I’ll confess right away: my life has become increasingly sedentary. The life of most writers is a sedentary one. I walk every day, regularly clocking up between 10 and 20,000 steps. But this, it turns out, is not enough. According to recent research from America’s Brigham Young University I might as well be slouching in front of the TV doing nothing more than reaching for a tub of ice cream. Depressing? Well, let’s just call it a wake-up call.
And I’ve woken up! I’ve bought myself an ugly-but-clever watch that monitors my daily activity, I’ve joined a gym, booked myself a personal trainer and started a programme of physio on my aching back. I didn’t make this investment lightly. But after delving into the Brigham Young research I decided this was a study that matters. It involved almost 6000 people over a period of three years and is one of the first studies to consider telomere length in relation to exercise. We’ve mentioned telomeres before. I’m currently reading Elizabeth Blackburn’s The Telomere Effect, so we’ll be writing about them again, but they sit, like the plastic tips of shoelaces, at the end of our chromosomes. In a nutshell, short telomeres have been linked to inflammation (associated with many diseases of old age from Diabetes to Alzheimer’s) and longer telomeres have been linked to healthy ageing.
The Brigham Young study suggests that intensive exercise preserves telomere length, possibly by suppressing inflammation. According to Professor Larry Tucker, who conducted the research, “If you want to see a real difference in slowing your biological ageing, it appears that a little exercise won’t cut it. You have to work out regularly at high levels.”
Tucker says the difference comes when women do 30 minutes of vigorous activity (he gives the example of jogging) five times a week. For men, that rises to 40 minutes. Note: this is double what the UK National Health Service currently recommends. Tucker’s report suggests that exercising at this level could give you another nine years of life.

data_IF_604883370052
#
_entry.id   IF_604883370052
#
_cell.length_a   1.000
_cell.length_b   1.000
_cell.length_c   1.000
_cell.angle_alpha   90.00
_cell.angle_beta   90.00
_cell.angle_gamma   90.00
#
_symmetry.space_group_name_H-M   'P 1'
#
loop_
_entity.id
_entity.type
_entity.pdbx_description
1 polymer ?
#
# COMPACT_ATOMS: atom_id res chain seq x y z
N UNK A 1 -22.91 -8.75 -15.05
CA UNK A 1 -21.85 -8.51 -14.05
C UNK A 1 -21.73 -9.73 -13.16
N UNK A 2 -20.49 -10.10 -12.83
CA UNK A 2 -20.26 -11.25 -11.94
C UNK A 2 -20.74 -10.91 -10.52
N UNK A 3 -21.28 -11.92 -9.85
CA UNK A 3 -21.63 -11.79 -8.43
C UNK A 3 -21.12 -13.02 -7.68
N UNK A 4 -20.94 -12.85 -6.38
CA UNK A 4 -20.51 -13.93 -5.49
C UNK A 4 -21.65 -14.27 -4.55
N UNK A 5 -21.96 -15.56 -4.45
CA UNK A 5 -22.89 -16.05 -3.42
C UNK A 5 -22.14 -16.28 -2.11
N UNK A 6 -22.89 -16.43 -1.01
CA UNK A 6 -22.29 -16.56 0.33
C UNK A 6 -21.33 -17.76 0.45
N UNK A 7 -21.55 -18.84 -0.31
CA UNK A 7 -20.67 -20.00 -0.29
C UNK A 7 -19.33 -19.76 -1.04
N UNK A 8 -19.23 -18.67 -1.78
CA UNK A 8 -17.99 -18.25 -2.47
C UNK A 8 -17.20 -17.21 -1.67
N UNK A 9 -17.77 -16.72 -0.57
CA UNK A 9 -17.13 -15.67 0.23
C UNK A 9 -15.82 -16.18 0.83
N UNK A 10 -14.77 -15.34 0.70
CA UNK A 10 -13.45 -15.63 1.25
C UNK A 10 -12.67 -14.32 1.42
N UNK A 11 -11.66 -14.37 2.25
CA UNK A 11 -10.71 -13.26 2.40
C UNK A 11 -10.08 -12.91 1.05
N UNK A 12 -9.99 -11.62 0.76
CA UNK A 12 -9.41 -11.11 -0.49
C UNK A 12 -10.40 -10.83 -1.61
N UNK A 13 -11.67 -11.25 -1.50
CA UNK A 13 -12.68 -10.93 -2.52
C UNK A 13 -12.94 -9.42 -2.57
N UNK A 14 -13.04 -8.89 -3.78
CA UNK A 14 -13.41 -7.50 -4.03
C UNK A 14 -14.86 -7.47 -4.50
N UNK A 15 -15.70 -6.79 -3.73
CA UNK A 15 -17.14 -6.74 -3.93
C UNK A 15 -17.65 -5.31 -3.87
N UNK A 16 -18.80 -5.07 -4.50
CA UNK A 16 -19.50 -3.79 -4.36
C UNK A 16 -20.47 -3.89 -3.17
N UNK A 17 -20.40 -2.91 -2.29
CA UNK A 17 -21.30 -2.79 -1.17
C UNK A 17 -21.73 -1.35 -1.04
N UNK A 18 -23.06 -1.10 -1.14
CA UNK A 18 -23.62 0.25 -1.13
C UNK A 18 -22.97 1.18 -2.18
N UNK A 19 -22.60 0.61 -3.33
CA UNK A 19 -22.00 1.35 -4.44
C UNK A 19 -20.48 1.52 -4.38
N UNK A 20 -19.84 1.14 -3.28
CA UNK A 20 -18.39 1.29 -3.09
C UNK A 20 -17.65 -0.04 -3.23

These findings support a German 2015 study that identified two forms of aerobic exercise with a positive effect on telomeres: one was moderate exercise (defined again as light jogging or fast walking) performed three times a week for at least 45 minutes. The other was thrice-weekly high-intensity interval training (HIIT), consisting of a 10-minute warm-up, four alternating intervals of fast and easy running (at three minutes each) and a 10-minute cool down.
As someone with a chronic inflammatory condition, I’m taking note – my daily walks are no longer enough! Read the Brigham Young findings at http://bit.ly/2pxIWHj
If, like me, you’re desk-bound, don’t forget to fidget as you work. And if, like me, you’re reviewing your exercise programme in the light of this, you might also want to consider research published in March from the Mayo Clinic in the US that also found impressive results for high-intensity interval training (HIIT). The sample is small and the study didn’t look at telomere length. But it found that interval training produced the most benefits, particularly among older people. Read more at http://sciof.us/2qVYi91
Because you’re going to be exercising hard, you’ll need something wholesome to eat afterwards. The internet is awash with articles on what to eat before, during and after exercise. Indeed, whole books have been written on the subject, but here’s the shortest, most helpful and up-to-date piece I’ve found http://edition.cnn.com/2016/12/29/health/what-to-eat-exercise/.
The only thing everyone agrees on is that hydration is crucial and that a banana makes the perfect snack. If it’s a meal you’re looking for, however, it should include carbs to replenish glycogen and protein to repair muscles.
These aubergine chips are from Ella Woodward’s latest cook book, Deliciously Ella with Friends, and are gobbled up in minutes by my children (and me). They work well alongside anything – roast chicken, grilled fish, baked potatoes. Aubergines are rich in anti-oxidants, fibre, Vitamins B1 and B6, potassium, magnesium and folate. Sesame seeds are little powerhouses of nutrition, containing iron, calcium and zinc amongst other things.
MISO AND SESAME GLAZED AUBERGINE CHIPS (serves 4-6)
- 3 aubergines, cut into chunky chips
- 1 tbsp olive oil
- Sesame seeds to serve (I toast mine but Ella doesn’t bother)
- Chilli flakes (optional) to serve
For the glaze:
- 3 tbsp toasted sesame oil
- 1.5 tbsp tamari
- 2 tsp brown rice miso
- 1 tbsp maple syrup
- Juice of a lemon
- 1 tsp apple cider vinegar
Heat the oven to 200C. Drizzle aubergine chips with the oil and season. Bake for 20 mins until soft.
Meanwhile whisk the glaze ingredients together. Pour over the aubergines and return to the oven for a further 10 minutes.
Sprinkle with the sesame seeds and chilli flakes (if using).
And back to the gym!